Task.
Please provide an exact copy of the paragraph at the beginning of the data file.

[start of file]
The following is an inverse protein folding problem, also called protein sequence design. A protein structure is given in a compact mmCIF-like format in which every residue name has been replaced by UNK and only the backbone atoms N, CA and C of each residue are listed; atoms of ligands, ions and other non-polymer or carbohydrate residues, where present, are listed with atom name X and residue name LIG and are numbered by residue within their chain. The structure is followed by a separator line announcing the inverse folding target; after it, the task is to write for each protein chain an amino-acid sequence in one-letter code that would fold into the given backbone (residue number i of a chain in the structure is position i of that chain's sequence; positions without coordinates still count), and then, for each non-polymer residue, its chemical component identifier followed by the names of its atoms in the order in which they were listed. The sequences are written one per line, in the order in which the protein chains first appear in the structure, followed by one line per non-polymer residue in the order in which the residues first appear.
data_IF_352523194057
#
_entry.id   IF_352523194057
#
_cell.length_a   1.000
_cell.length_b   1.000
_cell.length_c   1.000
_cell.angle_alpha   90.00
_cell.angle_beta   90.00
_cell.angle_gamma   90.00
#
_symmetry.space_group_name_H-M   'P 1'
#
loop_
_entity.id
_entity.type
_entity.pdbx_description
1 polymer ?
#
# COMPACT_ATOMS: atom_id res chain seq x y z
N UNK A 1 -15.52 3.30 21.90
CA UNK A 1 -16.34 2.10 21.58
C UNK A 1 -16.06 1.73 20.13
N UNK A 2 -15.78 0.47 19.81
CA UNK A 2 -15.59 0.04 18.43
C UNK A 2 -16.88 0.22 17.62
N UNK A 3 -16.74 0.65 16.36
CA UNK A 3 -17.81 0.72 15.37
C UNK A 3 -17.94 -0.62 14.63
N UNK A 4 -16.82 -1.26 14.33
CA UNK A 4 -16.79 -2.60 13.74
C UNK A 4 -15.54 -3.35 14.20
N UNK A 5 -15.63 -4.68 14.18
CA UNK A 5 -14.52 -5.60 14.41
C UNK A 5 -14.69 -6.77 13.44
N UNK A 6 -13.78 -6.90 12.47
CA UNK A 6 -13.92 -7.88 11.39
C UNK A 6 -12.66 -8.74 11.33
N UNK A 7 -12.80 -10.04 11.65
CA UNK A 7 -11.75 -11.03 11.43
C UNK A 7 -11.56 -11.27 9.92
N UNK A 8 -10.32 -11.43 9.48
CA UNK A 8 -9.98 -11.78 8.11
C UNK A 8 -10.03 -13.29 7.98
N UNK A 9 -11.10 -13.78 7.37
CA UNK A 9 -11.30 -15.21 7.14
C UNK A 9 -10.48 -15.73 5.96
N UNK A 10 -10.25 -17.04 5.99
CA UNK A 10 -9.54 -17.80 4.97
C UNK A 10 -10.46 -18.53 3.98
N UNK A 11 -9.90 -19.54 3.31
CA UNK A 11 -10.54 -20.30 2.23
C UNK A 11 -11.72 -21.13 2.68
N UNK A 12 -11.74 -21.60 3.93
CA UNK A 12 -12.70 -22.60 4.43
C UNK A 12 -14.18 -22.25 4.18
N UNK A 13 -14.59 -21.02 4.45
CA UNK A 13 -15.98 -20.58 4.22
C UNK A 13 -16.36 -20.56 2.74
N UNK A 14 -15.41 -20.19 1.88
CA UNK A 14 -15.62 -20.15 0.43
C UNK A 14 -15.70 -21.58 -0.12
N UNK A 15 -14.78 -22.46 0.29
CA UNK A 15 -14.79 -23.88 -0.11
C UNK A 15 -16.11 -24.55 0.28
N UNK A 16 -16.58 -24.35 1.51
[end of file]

The following is an inverse protein folding problem, also called protein sequence design. A protein structure is given in a compact mmCIF-like format in which every residue name has been replaced by UNK and only the backbone atoms N, CA and C of each residue are listed; atoms of ligands, ions and other non-polymer or carbohydrate residues, where present, are listed with atom name X and residue name LIG and are numbered by residue within their chain. The structure is followed by a separator line announcing the inverse folding target; after it, the task is to write for each protein chain an amino-acid sequence in one-letter code that would fold into the given backbone (residue number i of a chain in the structure is position i of that chain's sequence; positions without coordinates still count), and then, for each non-polymer residue, its chemical component identifier followed by the names of its atoms in the order in which they were listed. The sequences are written one per line, in the order in which the protein chains first appear in the structure, followed by one line per non-polymer residue in the order in which the residues first appear.